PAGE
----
Monday, July 16, 2012

Theism & Falsifiability

An occasional accusation against theism is that no possible fact could falsify it and, if that is the case, then theism is not a view or theory to be embraced. This accusation is grounded in the idea that a theory, if it is to be epistemically acceptable, must be at least in principle falsifiable. But that idea seems to be false.

For example, quantum mechanics presents a theory of how the universe works. But quantum mechanics is non-falsifiable. Stephen Weinberg (the father of the standard model of physics) says:

"Quantum mechanics is really an empty stage. It doesn’t tell you anything by itself. That’s why I think Karl Popper was wrong to say that a scientific theory must be open to falsification. You can’t falsify quantum mechanics, since it doesn’t make predictions. It’s a very general framework, one within which you can formulate theories that do make predictions. Newtonian physics isn’t formulated in quantum mechanics, but all our modern theories are. And quantum mechanics by itself does not say anything about the universe spontaneously coming into existence. For that sort of thing, you need quantum mechanics with other theories married to it.” (In Jim Holt, Why Does the World Exist?: An Existential Detective Story, pp. 157-158)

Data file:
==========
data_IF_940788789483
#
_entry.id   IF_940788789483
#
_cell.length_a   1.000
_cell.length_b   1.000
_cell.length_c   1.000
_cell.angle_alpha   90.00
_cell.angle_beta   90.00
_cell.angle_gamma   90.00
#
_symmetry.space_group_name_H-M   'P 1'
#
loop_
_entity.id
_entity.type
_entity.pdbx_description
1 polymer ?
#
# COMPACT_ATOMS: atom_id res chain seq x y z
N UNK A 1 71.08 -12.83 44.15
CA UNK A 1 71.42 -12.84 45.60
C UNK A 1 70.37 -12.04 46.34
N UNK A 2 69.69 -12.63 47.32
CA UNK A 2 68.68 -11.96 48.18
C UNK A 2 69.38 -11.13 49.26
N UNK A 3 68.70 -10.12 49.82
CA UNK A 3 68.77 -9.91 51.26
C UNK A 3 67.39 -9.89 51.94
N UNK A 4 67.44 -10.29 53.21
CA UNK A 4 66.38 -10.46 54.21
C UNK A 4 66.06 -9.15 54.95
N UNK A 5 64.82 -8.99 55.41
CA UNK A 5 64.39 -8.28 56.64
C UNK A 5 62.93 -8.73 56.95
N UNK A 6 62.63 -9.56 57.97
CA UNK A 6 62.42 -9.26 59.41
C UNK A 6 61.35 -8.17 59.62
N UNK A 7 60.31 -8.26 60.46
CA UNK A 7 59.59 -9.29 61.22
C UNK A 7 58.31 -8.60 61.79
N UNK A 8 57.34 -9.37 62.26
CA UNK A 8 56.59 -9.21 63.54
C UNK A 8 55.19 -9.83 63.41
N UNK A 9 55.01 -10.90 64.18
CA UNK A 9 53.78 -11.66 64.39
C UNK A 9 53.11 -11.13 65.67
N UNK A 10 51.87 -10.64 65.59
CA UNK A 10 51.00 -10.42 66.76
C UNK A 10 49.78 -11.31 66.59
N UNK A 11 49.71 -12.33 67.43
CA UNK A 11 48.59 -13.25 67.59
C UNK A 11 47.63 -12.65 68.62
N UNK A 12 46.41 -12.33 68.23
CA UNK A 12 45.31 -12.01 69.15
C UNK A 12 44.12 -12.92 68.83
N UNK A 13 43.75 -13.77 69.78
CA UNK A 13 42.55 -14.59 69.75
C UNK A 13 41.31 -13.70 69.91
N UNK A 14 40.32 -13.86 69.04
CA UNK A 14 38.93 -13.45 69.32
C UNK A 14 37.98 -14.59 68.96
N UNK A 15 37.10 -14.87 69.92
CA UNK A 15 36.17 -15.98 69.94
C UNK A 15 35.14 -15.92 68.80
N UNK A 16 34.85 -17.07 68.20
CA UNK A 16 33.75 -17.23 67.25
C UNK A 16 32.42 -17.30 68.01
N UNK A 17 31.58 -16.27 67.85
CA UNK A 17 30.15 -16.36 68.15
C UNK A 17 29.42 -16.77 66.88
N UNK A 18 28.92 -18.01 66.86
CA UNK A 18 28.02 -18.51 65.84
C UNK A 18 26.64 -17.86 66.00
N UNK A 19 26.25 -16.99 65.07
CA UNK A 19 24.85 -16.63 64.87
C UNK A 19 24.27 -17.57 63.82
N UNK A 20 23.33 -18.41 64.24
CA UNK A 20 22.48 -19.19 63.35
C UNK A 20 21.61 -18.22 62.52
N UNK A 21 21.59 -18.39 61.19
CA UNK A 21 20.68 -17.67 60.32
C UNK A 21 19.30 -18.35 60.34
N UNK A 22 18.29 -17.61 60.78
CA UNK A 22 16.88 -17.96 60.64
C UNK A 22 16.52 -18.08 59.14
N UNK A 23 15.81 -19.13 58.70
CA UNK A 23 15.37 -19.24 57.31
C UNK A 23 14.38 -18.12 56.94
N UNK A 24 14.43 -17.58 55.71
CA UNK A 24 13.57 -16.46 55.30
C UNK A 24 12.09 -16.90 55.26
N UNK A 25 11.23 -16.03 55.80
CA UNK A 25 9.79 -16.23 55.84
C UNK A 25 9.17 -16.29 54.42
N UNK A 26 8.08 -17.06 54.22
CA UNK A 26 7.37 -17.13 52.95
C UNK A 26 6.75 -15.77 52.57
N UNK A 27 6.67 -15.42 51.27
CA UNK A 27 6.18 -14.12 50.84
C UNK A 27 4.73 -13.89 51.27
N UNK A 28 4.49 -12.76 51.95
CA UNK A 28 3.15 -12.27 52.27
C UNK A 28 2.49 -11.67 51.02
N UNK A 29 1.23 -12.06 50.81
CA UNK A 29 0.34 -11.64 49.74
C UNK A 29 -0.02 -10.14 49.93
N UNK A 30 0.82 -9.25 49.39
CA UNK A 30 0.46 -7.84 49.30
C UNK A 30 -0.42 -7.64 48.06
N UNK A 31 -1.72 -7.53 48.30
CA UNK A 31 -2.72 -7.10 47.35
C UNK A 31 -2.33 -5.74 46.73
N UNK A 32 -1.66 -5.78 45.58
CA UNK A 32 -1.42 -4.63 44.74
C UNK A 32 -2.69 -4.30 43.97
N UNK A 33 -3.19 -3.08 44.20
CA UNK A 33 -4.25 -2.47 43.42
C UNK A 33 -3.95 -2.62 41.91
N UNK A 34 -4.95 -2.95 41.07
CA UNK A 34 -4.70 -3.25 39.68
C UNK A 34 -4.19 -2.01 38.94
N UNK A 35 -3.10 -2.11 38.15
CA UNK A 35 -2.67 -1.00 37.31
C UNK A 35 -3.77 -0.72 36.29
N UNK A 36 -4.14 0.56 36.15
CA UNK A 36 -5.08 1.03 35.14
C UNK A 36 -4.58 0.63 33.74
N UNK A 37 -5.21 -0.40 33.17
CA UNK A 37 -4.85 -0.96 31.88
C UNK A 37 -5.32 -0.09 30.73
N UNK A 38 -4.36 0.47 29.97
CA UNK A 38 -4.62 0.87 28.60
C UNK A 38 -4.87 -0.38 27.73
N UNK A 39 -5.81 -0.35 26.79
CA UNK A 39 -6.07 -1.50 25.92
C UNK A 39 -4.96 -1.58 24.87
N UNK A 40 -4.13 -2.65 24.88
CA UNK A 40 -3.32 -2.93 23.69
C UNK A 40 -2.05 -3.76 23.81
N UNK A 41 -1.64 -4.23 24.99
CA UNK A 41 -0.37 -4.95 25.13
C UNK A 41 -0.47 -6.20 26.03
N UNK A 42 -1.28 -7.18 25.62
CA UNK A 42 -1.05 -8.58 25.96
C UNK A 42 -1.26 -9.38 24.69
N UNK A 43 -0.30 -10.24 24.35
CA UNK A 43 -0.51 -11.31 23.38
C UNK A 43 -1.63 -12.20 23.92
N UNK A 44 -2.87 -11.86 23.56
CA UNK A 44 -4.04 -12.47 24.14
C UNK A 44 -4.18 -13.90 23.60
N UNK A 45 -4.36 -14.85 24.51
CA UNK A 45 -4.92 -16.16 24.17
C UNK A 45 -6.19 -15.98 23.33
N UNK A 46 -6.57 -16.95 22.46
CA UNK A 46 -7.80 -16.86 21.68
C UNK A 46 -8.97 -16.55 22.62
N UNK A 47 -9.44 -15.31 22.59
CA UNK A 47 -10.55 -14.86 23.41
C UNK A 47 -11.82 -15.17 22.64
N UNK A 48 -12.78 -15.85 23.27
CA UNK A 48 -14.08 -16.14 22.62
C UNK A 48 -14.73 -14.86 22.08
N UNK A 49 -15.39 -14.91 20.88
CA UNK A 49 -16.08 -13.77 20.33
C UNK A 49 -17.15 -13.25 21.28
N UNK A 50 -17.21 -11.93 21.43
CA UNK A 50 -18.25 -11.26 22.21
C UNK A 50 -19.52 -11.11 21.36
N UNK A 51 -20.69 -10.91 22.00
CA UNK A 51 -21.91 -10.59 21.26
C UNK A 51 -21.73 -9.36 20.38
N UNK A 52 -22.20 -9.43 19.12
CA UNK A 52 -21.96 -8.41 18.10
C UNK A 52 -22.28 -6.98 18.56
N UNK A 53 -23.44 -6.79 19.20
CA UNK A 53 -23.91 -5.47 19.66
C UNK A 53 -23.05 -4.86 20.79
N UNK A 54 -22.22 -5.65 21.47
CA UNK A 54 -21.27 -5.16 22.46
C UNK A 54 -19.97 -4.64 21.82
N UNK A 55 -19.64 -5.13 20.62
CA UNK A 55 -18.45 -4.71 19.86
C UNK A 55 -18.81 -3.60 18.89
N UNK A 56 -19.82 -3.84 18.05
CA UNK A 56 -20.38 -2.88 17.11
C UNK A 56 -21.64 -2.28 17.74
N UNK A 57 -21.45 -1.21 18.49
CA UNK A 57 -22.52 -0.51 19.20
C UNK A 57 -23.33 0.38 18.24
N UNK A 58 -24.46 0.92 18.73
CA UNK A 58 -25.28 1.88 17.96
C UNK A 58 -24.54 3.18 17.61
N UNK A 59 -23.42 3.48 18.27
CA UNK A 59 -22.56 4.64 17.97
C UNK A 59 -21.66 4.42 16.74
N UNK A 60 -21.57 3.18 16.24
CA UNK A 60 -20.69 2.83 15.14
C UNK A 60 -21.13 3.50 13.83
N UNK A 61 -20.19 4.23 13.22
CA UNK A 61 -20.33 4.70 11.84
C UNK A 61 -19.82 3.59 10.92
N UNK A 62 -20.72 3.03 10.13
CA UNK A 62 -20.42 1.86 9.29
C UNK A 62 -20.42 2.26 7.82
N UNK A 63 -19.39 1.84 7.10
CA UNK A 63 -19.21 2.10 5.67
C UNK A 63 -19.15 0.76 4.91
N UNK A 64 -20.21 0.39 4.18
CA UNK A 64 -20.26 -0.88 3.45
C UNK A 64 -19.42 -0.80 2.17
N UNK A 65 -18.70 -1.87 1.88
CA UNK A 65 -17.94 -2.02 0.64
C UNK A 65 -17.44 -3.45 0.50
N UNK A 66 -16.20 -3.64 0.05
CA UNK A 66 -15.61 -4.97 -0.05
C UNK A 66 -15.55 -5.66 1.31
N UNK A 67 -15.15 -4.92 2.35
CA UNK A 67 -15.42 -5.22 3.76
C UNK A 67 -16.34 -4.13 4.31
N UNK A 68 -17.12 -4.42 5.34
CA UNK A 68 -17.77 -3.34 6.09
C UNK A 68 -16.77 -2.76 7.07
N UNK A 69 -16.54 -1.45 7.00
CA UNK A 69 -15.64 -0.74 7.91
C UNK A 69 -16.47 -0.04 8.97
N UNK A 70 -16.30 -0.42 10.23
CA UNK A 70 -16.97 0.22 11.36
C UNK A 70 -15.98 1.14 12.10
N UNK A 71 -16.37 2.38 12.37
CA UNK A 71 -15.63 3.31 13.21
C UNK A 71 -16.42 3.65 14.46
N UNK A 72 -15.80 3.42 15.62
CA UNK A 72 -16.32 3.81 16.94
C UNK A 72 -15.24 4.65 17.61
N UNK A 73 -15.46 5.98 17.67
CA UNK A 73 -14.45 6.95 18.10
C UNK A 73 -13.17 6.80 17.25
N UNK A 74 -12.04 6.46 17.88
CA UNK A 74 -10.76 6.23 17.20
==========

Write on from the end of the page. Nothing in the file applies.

1. The idea that a theory, to be epistemically reputable, must be falsifiable, is false.
  2. Therefore theism as a theory is not to be rejected should it be non-falsifiable. (I'm not certain this is true; viz., that theism is non-falsifiable. But it seems clear, following Weinberg, that mere non-falsifiability does not discredit a theory.)